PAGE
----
The 10 sonatas for piano and violin
Thomas A. Irnberger, violin

“Irnberger-Korstick-Beethoven now also on video
After the release in four stages on 4 SACDs and the release of the complete violin sonatas by Beethoven in a box with 4 SACDs (GRAM99106), this complete recording with the Salzburg violinist Thomas Albertus Irnberger and the well-known German Beethoven specialist Michael Korstick at the piano is now also available on video.
The interpretations are innovative, dramatic, incredibly rhetorical and simply unusual. What is audible here and, above all, how it is made audible, is stupendous.
Supersonic Award, pizzicato

“Irnberger and Korstick succeed in producing fantastically sophisticated and at the same time captivating Beethoven interpretations. They can almost serve as an example of how analytical understanding and structural clarity do not stand in the way of vivid expression, but on the contrary can even enhance it.”
Culture radio

“Outstanding double
The absolutely note-perfect course and the sometimes ‘radical’ music-making create a lively, crisp and precisely formulated performance and dialog between the two performers. This approach is sometimes quite uncomfortable, but as a listener it also gives you the opportunity to rediscover Beethoven. This second episode ultimately underlines once again its potential as a reference cycle.”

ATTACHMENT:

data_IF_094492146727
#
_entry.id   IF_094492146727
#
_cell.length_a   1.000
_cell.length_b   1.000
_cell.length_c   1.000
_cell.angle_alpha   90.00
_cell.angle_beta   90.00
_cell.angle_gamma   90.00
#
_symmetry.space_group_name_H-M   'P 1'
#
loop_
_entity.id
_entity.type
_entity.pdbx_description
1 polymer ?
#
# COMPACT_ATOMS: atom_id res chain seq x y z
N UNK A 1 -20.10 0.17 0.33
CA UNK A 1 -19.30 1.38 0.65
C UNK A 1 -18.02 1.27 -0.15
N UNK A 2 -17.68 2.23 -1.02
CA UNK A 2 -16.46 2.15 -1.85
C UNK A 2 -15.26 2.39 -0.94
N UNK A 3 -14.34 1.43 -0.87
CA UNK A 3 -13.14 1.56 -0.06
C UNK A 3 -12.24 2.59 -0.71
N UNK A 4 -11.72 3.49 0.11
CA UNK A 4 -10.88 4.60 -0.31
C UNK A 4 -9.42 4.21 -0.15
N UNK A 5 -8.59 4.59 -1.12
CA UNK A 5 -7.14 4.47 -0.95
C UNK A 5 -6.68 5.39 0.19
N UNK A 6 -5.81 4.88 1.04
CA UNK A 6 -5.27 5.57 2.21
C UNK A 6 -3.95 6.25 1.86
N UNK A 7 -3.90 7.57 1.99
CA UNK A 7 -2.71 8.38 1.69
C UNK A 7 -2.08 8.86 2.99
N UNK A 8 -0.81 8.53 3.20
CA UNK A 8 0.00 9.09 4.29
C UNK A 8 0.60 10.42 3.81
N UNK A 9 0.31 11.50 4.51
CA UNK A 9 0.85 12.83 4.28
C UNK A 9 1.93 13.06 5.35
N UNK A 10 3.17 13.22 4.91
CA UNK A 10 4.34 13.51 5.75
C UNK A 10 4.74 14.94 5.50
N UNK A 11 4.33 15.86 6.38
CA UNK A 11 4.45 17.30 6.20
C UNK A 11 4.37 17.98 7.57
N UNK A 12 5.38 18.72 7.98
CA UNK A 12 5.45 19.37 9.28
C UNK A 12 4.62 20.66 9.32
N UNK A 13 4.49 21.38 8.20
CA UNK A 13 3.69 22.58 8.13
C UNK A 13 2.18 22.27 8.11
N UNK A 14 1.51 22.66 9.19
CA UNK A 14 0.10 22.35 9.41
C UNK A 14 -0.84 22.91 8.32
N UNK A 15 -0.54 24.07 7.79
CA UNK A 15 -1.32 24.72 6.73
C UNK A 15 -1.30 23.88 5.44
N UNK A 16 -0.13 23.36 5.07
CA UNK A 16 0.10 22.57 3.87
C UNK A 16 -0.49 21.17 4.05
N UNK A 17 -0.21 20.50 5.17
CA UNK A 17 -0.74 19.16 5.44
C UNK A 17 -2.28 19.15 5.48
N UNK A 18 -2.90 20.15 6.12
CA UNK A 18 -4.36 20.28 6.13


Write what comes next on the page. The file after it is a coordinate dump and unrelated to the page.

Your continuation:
“With his radical recording of Beethoven’s piano sonatas, Korstick had already set the direction, and indeed their first set of violin sonatas is characterized by a similarly rugged, relentless basic tendency: the popular “Kreutzer Sonata” is considered the wildest violin opus of the always unadjusted classic anyway, but this piece has never been heard as rabidly and aggressively as Irnberger and Korstick unleash its volcanic energies here.”
hifi & records

“The tension of close reading: if Michael Korstick is the piano accompanist, then the soloist must also be a special one. And so is the Austrian violinist Thomas Albertus Irnberger. Together with the pianist, who reads the notes more accurately than most of his guild, he interprets Beethoven’s “Kreutzer” Sonata and the G major Sonata op. 96. The tension that results from working out the spirit of the music without damaging the text is something you have to experience!”
Wiener Zeitung

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